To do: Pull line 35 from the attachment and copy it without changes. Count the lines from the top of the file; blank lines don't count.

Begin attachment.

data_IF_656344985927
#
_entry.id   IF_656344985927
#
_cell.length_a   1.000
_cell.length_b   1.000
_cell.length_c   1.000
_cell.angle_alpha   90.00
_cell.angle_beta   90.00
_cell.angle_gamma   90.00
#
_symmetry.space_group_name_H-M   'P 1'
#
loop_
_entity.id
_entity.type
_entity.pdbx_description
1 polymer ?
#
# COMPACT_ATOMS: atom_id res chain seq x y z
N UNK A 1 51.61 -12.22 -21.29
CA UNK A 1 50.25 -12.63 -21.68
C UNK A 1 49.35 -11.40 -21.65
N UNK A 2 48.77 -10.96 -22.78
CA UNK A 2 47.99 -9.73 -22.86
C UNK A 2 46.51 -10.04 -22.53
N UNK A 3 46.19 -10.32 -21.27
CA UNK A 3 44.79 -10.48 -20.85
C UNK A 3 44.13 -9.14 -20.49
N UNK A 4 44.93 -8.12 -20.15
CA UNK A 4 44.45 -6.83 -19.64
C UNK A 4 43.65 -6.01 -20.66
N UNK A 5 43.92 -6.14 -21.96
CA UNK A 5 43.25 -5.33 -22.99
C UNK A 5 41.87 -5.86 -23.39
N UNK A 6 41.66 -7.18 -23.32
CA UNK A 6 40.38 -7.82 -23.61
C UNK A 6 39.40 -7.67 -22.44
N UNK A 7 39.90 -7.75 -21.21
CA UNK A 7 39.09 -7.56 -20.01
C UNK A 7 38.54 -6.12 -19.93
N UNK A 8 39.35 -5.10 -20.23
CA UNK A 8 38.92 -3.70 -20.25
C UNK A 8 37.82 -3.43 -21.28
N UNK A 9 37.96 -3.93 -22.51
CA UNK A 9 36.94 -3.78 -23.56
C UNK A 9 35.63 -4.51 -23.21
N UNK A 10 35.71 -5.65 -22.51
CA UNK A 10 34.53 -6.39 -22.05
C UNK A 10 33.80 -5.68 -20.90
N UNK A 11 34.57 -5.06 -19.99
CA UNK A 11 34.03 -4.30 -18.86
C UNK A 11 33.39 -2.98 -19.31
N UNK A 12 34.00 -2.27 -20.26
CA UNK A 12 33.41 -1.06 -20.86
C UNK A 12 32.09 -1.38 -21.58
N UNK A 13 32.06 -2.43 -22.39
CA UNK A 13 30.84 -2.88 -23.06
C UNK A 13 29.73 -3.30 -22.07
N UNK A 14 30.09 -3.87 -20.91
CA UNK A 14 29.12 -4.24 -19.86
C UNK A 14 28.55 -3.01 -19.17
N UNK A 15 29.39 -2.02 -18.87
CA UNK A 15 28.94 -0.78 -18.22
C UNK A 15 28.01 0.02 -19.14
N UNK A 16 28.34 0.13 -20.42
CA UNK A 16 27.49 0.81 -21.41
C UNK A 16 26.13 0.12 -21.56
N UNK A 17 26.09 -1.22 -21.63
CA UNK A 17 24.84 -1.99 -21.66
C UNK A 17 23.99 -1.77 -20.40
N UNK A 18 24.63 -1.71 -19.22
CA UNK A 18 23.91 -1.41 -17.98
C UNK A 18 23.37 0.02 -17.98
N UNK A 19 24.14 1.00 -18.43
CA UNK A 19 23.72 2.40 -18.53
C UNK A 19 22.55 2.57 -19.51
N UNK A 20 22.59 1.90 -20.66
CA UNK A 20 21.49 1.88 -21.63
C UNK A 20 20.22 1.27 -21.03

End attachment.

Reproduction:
C UNK A 5 41.87 -5.86 -23.39